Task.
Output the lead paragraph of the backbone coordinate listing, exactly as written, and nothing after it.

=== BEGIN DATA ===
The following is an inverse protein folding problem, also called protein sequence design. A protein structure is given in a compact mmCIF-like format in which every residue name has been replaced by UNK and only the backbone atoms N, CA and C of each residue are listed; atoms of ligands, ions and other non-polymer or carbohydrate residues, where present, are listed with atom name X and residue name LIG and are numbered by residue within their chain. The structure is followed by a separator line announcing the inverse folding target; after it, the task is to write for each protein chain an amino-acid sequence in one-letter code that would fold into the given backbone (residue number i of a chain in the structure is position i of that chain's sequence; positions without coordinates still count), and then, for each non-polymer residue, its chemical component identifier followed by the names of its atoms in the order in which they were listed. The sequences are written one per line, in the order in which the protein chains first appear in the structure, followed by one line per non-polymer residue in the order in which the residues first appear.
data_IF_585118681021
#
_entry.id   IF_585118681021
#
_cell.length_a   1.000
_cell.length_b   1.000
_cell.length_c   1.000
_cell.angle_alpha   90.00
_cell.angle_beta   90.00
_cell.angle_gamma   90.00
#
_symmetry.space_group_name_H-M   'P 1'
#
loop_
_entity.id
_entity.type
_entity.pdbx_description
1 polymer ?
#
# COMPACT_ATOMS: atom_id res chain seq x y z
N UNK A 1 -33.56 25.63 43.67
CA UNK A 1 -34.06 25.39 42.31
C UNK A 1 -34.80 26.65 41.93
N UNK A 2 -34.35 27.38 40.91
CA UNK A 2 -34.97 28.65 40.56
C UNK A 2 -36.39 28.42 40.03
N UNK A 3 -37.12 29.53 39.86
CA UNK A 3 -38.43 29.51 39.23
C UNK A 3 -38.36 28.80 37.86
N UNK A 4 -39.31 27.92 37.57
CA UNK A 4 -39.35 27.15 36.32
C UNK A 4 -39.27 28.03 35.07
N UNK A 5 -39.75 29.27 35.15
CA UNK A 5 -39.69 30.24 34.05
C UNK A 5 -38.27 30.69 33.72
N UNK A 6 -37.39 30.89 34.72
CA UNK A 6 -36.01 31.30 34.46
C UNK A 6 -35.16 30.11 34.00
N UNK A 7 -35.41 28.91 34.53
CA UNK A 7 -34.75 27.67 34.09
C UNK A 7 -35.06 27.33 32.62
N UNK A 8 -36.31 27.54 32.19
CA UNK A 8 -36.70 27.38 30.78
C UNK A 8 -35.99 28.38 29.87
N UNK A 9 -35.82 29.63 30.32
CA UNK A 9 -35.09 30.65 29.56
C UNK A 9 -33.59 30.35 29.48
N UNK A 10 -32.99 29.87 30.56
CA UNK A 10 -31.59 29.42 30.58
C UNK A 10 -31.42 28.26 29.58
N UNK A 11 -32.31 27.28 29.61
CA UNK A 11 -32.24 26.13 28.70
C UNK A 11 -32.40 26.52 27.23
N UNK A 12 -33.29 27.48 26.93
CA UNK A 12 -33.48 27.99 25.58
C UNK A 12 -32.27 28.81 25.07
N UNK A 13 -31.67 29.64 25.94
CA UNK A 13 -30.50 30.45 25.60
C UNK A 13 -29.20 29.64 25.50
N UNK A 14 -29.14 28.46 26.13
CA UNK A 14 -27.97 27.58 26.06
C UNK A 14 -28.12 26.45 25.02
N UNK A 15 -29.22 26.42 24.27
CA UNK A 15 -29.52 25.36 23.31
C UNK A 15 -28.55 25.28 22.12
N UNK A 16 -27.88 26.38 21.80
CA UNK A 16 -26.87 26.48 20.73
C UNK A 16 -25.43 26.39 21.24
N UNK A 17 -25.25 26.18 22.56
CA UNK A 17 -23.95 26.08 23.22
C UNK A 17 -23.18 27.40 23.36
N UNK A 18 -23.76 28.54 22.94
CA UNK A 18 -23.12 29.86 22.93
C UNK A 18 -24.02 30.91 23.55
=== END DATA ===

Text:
The following is an inverse protein folding problem, also called protein sequence design. A protein structure is given in a compact mmCIF-like format in which every residue name has been replaced by UNK and only the backbone atoms N, CA and C of each residue are listed; atoms of ligands, ions and other non-polymer or carbohydrate residues, where present, are listed with atom name X and residue name LIG and are numbered by residue within their chain. The structure is followed by a separator line announcing the inverse folding target; after it, the task is to write for each protein chain an amino-acid sequence in one-letter code that would fold into the given backbone (residue number i of a chain in the structure is position i of that chain's sequence; positions without coordinates still count), and then, for each non-polymer residue, its chemical component identifier followed by the names of its atoms in the order in which they were listed. The sequences are written one per line, in the order in which the protein chains first appear in the structure, followed by one line per non-polymer residue in the order in which the residues first appear.